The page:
The globalization of the world economy has not been an even process, and in many ways governance for the protection of capital has overtaken governance for the protection of human well-being. A recent Ecumenical School on Governance, Economics and Management (GEM) for an Economy of Life addressed this very asymmetry.
Held in Hong Kong from 22 August – 2 September, the focus of the school was the insight that financial and economic policies have been fine-tuned over several decades to benefit a small minority, deepening socio-economic disparities around the world.
The GEM school, offered by the World Council of Churches and the World Communion of Reformed Churches, provides a 10-day learning environment in which participants ponder how to challenge unjust financial and economic architectures. It stems from the joint initiative of faith groups to work towards a New International Financial and Economic Architecture (NIFEA).
Participating in GEM school
Participants expressed the need to be aware of how a global economy works. Often, due to complex terminologies and definitions, many people think economics is just for economists. The school is founded on the belief that the knowledge of how global financial markets work and how policies are being drafted in the economic sector is essential for everyone as all lives are directly affected by those policies.
“Coming to the GEM school gave me a clear picture of how bad the situation is, of how bad the system is. If you do not speak this language you are not included in discussions around economic policymaking, and 90 percent of people don’t understand how economics and financial markets work,” commented Nerisse Karen Kaye Pamaran, executive assistant at Union Theological Seminary, Philippines.
Rev. Dr Thabo Cecil Makgoba, Anglican archbishop of Cape Town and metropolitan of the Anglican Church of Southern Africa, also participated. “Firstly I appreciate the reading material they gave us beforehand which prepared us to engage in the topics,” he said. “The professors were very inspiring, as they took us through plurality of economic thought. I was shocked to understand the underlying assumptions that dominant mainstream neoclassical economics makes and the values—such as individualism—that it promotes.”
There are other schools of economic thinking such as feminist and ecological economics as well. Another participant, Gustav Thiele from Germany, is a student of economics and member of the International Student Initiative for Pluralism in Economics. “My motivation from a student perspective to be part of the GEM school comes from the need to spread the idea of economic pluralism and to try to find more allies in civil society to challenge the ways in which economics is done these days.”
Working toward economic solutions
The GEM school focused on the need for a more equitable distribution of wealth and power in the financial and economic arena for global justice. In one way, the question is simple: How do we get from where we are to where we want to be? Participants said that solutions to our current economic problems are achievable; we need willingness from policymakers to positively act in this crucial situation and come up with rules and plans that are for the greater common good.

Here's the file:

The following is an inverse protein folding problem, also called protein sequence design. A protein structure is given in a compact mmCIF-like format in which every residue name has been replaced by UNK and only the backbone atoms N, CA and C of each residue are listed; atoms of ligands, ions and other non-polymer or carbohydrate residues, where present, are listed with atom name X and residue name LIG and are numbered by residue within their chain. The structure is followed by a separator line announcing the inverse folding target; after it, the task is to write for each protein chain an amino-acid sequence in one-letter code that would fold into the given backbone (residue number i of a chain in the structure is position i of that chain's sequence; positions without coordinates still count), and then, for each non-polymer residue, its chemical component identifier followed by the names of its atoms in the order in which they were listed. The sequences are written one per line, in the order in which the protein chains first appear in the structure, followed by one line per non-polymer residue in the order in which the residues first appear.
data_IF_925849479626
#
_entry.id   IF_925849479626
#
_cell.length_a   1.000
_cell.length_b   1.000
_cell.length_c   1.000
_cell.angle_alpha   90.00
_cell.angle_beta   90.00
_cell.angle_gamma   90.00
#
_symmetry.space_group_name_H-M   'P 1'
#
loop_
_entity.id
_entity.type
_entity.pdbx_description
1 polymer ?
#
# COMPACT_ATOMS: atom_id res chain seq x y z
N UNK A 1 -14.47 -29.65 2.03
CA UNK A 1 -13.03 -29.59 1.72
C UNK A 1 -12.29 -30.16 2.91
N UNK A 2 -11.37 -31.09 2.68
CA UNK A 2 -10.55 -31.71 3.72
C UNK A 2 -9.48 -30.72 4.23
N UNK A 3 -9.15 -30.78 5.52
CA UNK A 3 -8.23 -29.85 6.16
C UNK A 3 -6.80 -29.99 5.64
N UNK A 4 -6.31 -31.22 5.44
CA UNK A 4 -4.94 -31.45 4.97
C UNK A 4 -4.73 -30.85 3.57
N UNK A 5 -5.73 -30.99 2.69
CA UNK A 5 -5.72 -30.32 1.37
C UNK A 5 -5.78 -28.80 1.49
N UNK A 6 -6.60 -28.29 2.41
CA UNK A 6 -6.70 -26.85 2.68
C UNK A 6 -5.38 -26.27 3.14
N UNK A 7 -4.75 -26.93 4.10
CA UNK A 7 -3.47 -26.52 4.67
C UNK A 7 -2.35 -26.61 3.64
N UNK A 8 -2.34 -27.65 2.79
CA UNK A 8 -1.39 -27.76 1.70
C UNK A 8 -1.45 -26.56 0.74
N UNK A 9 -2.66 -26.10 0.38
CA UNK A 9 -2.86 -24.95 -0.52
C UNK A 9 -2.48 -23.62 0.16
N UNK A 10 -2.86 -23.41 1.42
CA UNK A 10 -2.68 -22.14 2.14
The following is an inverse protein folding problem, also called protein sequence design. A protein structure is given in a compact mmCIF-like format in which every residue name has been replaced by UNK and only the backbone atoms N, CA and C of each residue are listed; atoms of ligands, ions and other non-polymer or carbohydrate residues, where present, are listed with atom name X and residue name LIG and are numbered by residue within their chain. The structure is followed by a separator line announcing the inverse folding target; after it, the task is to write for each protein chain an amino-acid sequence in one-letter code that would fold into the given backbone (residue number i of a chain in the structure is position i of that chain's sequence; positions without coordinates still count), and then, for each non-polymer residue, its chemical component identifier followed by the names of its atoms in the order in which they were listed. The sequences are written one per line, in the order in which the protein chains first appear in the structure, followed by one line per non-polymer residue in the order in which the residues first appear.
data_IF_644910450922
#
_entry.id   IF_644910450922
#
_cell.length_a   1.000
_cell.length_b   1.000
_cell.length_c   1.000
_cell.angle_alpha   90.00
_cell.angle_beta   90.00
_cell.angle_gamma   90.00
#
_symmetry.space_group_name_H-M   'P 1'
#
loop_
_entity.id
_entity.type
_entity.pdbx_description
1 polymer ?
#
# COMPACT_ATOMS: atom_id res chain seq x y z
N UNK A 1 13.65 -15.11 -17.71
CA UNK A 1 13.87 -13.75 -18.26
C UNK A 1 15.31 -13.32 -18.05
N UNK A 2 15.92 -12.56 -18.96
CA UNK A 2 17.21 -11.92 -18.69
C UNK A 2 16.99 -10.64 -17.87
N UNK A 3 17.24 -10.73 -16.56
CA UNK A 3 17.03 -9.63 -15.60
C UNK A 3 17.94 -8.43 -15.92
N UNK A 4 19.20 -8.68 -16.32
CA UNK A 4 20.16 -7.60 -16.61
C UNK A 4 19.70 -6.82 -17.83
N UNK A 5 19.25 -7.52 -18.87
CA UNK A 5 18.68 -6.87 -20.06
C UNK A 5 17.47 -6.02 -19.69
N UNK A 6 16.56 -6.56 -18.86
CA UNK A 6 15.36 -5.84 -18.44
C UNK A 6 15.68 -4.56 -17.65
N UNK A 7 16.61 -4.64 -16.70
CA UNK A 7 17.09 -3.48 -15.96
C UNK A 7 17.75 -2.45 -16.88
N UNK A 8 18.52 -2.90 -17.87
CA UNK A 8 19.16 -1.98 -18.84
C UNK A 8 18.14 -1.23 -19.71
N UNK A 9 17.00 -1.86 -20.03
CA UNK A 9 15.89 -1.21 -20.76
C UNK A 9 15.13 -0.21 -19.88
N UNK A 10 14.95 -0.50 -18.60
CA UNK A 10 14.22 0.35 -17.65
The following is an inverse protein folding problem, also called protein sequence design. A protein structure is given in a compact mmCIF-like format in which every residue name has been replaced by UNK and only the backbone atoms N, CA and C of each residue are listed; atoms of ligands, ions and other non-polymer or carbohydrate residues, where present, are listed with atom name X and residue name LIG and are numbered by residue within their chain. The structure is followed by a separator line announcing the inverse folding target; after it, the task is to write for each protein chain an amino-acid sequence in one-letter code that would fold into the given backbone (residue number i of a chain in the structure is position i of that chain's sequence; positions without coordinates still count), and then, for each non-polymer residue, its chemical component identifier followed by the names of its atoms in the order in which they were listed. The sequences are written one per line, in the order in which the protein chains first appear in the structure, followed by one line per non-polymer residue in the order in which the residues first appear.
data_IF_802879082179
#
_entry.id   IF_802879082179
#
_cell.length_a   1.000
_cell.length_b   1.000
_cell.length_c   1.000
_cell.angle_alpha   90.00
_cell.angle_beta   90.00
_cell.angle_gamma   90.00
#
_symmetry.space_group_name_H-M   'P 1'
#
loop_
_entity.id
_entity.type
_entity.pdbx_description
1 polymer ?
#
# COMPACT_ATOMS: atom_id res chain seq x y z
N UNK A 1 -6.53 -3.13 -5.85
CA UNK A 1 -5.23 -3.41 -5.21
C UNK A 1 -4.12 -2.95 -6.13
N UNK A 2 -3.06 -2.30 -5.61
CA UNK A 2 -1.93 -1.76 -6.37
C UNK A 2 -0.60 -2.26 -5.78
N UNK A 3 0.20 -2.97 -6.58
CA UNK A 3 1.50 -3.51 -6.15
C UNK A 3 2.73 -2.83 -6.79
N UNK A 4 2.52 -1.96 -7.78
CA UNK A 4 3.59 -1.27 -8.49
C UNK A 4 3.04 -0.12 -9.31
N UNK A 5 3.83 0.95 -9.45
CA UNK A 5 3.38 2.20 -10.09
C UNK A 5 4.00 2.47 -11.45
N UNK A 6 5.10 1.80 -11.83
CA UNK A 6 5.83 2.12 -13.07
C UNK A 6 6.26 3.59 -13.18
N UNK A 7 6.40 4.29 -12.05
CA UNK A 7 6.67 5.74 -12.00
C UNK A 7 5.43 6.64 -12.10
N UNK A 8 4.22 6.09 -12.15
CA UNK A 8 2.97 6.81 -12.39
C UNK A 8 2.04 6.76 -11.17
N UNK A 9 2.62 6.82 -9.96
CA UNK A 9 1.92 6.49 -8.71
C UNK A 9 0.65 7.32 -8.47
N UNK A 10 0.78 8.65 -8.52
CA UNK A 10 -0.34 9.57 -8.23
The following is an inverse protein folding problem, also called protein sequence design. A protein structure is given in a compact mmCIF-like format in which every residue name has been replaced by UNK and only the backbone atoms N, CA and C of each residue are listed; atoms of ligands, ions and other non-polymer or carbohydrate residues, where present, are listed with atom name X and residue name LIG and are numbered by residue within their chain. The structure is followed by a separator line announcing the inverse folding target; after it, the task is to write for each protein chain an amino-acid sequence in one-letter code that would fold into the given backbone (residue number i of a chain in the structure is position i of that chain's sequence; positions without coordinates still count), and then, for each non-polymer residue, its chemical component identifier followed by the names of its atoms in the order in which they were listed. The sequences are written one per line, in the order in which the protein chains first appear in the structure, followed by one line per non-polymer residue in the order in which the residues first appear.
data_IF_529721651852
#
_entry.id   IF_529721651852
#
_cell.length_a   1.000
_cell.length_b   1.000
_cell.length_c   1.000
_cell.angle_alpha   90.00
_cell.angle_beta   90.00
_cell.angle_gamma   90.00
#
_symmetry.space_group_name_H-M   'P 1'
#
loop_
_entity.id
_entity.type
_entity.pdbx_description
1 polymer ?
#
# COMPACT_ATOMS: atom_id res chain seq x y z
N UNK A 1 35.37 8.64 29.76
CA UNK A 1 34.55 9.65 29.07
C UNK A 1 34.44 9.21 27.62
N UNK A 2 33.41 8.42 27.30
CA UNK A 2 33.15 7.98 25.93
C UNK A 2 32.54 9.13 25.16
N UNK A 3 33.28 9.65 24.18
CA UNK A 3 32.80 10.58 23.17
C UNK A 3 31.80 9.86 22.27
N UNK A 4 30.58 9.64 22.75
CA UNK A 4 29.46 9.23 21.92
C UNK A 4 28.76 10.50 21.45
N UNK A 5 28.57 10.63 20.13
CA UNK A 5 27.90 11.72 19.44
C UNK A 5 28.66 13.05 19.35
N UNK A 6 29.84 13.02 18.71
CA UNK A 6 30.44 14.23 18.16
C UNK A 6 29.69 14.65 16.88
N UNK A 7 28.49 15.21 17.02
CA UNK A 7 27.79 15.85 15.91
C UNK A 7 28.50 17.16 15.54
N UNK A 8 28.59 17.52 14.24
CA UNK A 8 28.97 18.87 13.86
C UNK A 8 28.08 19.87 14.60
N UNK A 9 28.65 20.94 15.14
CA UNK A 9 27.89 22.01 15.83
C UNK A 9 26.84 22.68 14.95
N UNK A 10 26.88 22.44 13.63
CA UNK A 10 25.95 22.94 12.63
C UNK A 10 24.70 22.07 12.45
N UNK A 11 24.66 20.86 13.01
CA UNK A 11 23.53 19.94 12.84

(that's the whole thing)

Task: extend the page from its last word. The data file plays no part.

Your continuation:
The GEM school also discussed the need to build mechanisms that will enable national and global, private and public institutions to be held accountable to people for their actions and doings. The growing need for accountability comes from the fact that with unjust and ineffective policy-making many people are adversely affected around the globe.
“During our exposure visit in the financial center of Hong Kong, we realized that the economic policies are not just a technical question,” said Thiele. “The fact is that it affects millions and millions of people, trying to make ends meet.”
Linking theology and economics
While trying to explore the interconnectedness of theology and economy, Blandina Faustin from Tanzania, advisor to the Young Women’s Christian Association, stressed the need for churches to learn about the financial gap. Theology stresses the need for a just world, where everyone lives in harmony and peace. Theology addresses equity, social cohesion, and life-in-fullness for all.
Rev. Dr Batara Sihombing, general secretary of the Indonesian Christian Church, said the purpose of theology is social welfare and the purpose of economy is also welfare, hence theology and economics run parallel. “We learned from the school that the aim of the economy should be the well-being of all creation, and for survival this is essential to understand.”
Thiele posed the question: How can theology help us change the fundamental assumptions of economics? “When you practice social science research, you make ethical research, economics seems to be about self-centered individuals. Theology provides a window to practice economics keeping in mind the poor.”
As the GEM school progresses, and as participants work on projects as a continuation of the school, Pamaran observed: “The GEM school made us realize that many things are human-centric and we also realized how anthropocentrism is detrimental to the life of the earth.”
Photo: Participants gathered for GEM School in Hong Kong. © Kalok Law/HKCC/WCC
This is a joint release between the World Council of Churches and the World Communion of Reformed Churches.